In my experience, a wrongdoer doesn’t go unnoticed; colleagues and external parties working for/with him are likely to know there is something wrong. It is, therefore, crucial for any organization knowing about potential misconducts as soon as possible.
What is a good whistleblowing system?
A good whistleblowing system should have the following:
- Multiple reporting channels. Employees should be as comfortable as possible and reporting someone else’s behavior is never an easy task. Some people feel more comfortable talking, others writing. It is important, however, that trained personnel is in charge of dealing with these allegations. If your organization doesn’t have internal expertise, there are many serious companies out there performing WB services.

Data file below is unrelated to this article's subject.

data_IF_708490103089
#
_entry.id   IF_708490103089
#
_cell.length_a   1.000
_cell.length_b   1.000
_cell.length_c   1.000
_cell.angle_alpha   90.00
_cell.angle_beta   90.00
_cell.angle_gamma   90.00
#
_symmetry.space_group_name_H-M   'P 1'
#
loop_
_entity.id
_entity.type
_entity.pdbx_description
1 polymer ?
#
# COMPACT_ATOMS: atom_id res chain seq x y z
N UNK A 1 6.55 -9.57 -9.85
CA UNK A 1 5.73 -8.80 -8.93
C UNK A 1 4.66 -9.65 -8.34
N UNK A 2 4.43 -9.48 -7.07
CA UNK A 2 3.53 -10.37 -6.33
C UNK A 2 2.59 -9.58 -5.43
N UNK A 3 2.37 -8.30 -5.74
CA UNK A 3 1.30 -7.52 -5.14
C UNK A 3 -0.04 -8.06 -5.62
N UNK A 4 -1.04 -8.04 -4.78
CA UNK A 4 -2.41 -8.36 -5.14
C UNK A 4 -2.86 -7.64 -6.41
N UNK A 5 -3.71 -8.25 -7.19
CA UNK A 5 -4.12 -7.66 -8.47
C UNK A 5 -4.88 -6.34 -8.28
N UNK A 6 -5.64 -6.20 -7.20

- Confidentiality. It is no secret that fear of retaliation is a sensitive topic and many whistleblowers seek to remain anonymous. Anonymous WB has not always been perceived positively in Europe (unlike the USA) but now this attitude is changing (e.g. the French Law Sapin II allows anonymous WB). That being said, organizations should encourage open reporting and, at the same time, they should prevent any form of retaliation. Notwithstanding the above, whistleblowers should be informed that certain information/findings might be disclosed to the management or to relevant authorities. Enterprises cannot guarantee confidentiality under all circumstances.
- Prohibit retaliation. Proportionate disciplinary measures should be taken in case of retaliation against whistleblowers. Employees will not report if they don’t feel protected.
- Provide follow up. Record keeping in essential, besides, both the whistleblower (assuming he/she is not anonymous) and the person accused should be duly informed about the outcome of the internal investigation.
- Be firm with abuses. WB can be fertile ground for revenge seekers and disciplinary actions have to deter this kind of abuse.
- Inform the Board and the CEO.